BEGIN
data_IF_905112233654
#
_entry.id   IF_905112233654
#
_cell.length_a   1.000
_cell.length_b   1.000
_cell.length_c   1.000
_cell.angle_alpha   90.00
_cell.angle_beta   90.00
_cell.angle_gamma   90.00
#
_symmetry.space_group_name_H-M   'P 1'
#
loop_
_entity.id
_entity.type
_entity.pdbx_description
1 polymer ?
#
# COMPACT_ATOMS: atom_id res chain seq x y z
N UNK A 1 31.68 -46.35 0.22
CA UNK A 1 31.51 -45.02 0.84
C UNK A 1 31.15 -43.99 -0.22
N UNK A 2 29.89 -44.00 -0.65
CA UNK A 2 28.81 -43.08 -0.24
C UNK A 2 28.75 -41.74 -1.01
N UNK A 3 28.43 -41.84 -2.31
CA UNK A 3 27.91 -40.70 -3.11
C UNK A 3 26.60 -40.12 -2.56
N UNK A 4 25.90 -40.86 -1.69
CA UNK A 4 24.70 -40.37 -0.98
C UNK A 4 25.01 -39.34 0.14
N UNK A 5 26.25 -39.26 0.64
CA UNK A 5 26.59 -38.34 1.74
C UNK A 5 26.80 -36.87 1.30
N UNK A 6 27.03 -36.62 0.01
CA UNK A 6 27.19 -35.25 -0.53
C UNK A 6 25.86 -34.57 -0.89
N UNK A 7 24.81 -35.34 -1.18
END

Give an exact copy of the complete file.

data_IF_905112233654
#
_entry.id   IF_905112233654
#
_cell.length_a   1.000
_cell.length_b   1.000
_cell.length_c   1.000
_cell.angle_alpha   90.00
_cell.angle_beta   90.00
_cell.angle_gamma   90.00
#
_symmetry.space_group_name_H-M   'P 1'
#
loop_
_entity.id
_entity.type
_entity.pdbx_description
1 polymer ?
#
# COMPACT_ATOMS: atom_id res chain seq x y z
N UNK A 1 31.68 -46.35 0.22
CA UNK A 1 31.51 -45.02 0.84
C UNK A 1 31.15 -43.99 -0.22
N UNK A 2 29.89 -44.00 -0.65
CA UNK A 2 28.81 -43.08 -0.24
C UNK A 2 28.75 -41.74 -1.01
N UNK A 3 28.43 -41.84 -2.31
CA UNK A 3 27.91 -40.70 -3.11
C UNK A 3 26.60 -40.12 -2.56
N UNK A 4 25.90 -40.86 -1.69
CA UNK A 4 24.70 -40.37 -0.98
C UNK A 4 25.01 -39.34 0.14
N UNK A 5 26.25 -39.26 0.64
CA UNK A 5 26.59 -38.34 1.74
C UNK A 5 26.80 -36.87 1.30
N UNK A 6 27.03 -36.62 0.01
CA UNK A 6 27.19 -35.25 -0.53
C UNK A 6 25.86 -34.57 -0.89
N UNK A 7 24.81 -35.34 -1.18